CRITIC’S CORNER COLUMNIST
Boy, was I pleasantly surprised.
While I haven’t seen the most recent installment “The Second Part,” my hopes are high due to the amazing precedents set by “The Lego Movie” and “The Lego Batman Movie.” These films are what every child’s movie should strive for — and the rest of the entertainment industry could learn a thing or two as well.
The reason for holding them in such high esteem? They have everything that makes great literature: a creatively vivid world, an enticing plot, good social commentary and quality life lessons. Literature reveals the human condition, and these little plastic brick people get it right. The characters in the Lego movies emphasize over and over a theme relatable for kids of all ages: the world is better when we build each other up (pun completely intended).
In the original Lego movie, the protagonist Emmet is a simple everyman character, happily going about his life where “everything is awesome.” Despite his overly friendly attitude, he doesn’t have any friends and there doesn’t seem to be anything special about his life. That is, until he becomes The Special (the prophesied hero) and goes on a whirlwind adventure to save his world from destruction.
Along the way, he accumulates a group of wildly unique friends and learns that, in a world so bent on conformity (to the point of literally gluing people in place), what makes you unique gives you a great power to change the world for the better.
As if this message wasn’t good enough, the film takes it a step further: each person has something so special and unrepeatable about them that the world would lose something if that person were not to exist anymore. We absolutely have to recognize that value in everyone around us and choose to build each other up. (Theology of the Body, anyone?)
Emmet doesn’t seem special from the outside, and despite what a great idea his double-decker couch is, the people around him spend a lot of time tearing him down and telling him he’s not good enough to actually save the day. But he becomes a hero precisely because he’s able to recognize his uniqueness and encourage others in theirs, too.
Emmet couldn’t have saved the day without his friends, and they would never have saved the day without him. This is a crazy beautiful message: we need each other — friends, family, mentors, companions — to be the best that we can be, and when we celebrate what makes us special, the world truly becomes a better place.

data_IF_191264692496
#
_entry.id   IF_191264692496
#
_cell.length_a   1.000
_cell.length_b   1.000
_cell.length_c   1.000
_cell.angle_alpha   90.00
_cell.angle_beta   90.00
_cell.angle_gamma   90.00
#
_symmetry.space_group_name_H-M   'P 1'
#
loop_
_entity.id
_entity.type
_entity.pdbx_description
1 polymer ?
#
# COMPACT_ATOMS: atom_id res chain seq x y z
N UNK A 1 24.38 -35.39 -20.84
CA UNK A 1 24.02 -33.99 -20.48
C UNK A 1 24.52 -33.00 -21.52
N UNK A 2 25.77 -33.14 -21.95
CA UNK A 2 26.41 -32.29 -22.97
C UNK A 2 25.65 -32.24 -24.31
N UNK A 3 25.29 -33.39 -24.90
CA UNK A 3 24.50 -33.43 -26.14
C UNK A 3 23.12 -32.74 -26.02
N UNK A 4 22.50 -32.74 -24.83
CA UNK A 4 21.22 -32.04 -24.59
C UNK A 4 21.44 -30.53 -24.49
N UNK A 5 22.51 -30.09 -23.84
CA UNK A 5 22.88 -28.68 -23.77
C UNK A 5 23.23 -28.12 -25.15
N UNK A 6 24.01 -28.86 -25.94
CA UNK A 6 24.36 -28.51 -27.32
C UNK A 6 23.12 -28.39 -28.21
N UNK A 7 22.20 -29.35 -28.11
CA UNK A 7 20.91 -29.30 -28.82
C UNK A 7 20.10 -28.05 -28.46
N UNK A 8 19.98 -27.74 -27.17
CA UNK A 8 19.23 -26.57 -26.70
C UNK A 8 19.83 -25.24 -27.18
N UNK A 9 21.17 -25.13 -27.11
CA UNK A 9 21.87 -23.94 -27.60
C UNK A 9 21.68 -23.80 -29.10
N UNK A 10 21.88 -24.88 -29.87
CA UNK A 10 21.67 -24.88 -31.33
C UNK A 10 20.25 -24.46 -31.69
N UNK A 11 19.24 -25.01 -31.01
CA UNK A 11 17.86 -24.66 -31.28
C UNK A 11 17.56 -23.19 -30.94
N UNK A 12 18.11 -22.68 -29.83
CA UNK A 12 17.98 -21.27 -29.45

Hopefully you can agree that this is a fantastic message to play so strongly in a children’s movie, but I want to show you how these themes don’t have to stay abstract.
I first saw “The Lego Movie” with my family when it came out in 2014. My youngest brother Joe invited some friends from school to see it with him, and this was huge for us. Joe has Down syndrome, and this was the first time he had ever really had friends over. The rest of my family was all a little nervous about how it would go — would these boys like Joe, would they be superficially nice, or would they reject him?
In a world that can sometimes focus a little too much on doing things the normal way, Joe doesn’t always fit in. But these new friends were so genuine; they played and laughed with him like any boys would after seeing such a hilarious movie.
They could have easily been fake or superficial, like the people around Emmet who don’t extend friendship to him, but they weren’t. They didn’t shy away from what’s different about Joe; they let him be himself and enjoyed what made each of them unique. They probably weren’t reading into the movie as much as I am here, but they were really living out the message — and they’re still friends in high school all these years later.
“The Lego Movie” shows us that when we choose to build each other up instead of avoiding each other or tearing each other down, we can literally save the day for the world around us. I can only hope that more filmmakers will take note from this brilliant movie and that the second one lives up to its predecessor.
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